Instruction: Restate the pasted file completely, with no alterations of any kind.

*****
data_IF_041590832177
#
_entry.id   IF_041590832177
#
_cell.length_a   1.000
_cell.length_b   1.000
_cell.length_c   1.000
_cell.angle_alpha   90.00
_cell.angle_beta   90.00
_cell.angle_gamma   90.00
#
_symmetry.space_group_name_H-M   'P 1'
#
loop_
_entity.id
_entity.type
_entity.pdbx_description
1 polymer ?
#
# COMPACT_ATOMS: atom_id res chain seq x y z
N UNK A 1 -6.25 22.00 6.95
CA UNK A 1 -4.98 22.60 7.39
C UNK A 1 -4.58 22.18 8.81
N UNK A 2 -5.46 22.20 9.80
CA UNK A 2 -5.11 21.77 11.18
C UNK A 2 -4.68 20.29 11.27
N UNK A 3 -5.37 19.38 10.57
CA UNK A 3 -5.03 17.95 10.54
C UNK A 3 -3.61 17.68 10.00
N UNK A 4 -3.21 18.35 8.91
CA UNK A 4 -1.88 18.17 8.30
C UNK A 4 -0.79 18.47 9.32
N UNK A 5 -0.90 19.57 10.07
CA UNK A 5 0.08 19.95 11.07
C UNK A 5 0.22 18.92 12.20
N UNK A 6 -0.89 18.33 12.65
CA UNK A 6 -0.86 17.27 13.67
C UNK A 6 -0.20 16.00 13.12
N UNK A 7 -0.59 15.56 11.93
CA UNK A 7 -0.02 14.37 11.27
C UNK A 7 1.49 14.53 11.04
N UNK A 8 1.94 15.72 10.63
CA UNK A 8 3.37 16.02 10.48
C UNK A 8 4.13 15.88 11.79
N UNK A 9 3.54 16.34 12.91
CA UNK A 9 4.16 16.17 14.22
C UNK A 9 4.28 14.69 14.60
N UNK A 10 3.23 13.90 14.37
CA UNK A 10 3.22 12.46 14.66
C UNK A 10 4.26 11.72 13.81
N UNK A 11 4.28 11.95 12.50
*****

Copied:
data_IF_041590832177
#
_entry.id   IF_041590832177
#
_cell.length_a   1.000
_cell.length_b   1.000
_cell.length_c   1.000
_cell.angle_alpha   90.00
_cell.angle_beta   90.00
_cell.angle_gamma   90.00
#
_symmetry.space_group_name_H-M   'P 1'
#
loop_
_entity.id
_entity.type
_entity.pdbx_description
1 polymer ?
#
# COMPACT_ATOMS: atom_id res chain seq x y z
N UNK A 1 -6.25 22.00 6.95
CA UNK A 1 -4.98 22.60 7.39
C UNK A 1 -4.58 22.18 8.81
N UNK A 2 -5.46 22.20 9.80
CA UNK A 2 -5.11 21.77 11.18
C UNK A 2 -4.68 20.29 11.27
N UNK A 3 -5.37 19.38 10.57
CA UNK A 3 -5.03 17.95 10.54
C UNK A 3 -3.61 17.68 10.00
N UNK A 4 -3.21 18.35 8.91
CA UNK A 4 -1.88 18.17 8.30
C UNK A 4 -0.79 18.47 9.32
N UNK A 5 -0.90 19.57 10.07
CA UNK A 5 0.08 19.95 11.07
C UNK A 5 0.22 18.92 12.20
N UNK A 6 -0.89 18.33 12.65
CA UNK A 6 -0.86 17.27 13.67
C UNK A 6 -0.20 16.00 13.12
N UNK A 7 -0.59 15.56 11.93
CA UNK A 7 -0.02 14.37 11.27
C UNK A 7 1.49 14.53 11.04
N UNK A 8 1.94 15.72 10.63
CA UNK A 8 3.37 16.02 10.48
C UNK A 8 4.13 15.88 11.79
N UNK A 9 3.54 16.34 12.91
CA UNK A 9 4.16 16.17 14.22
C UNK A 9 4.28 14.69 14.60
N UNK A 10 3.23 13.90 14.37
CA UNK A 10 3.22 12.46 14.66
C UNK A 10 4.26 11.72 13.81
N UNK A 11 4.28 11.95 12.50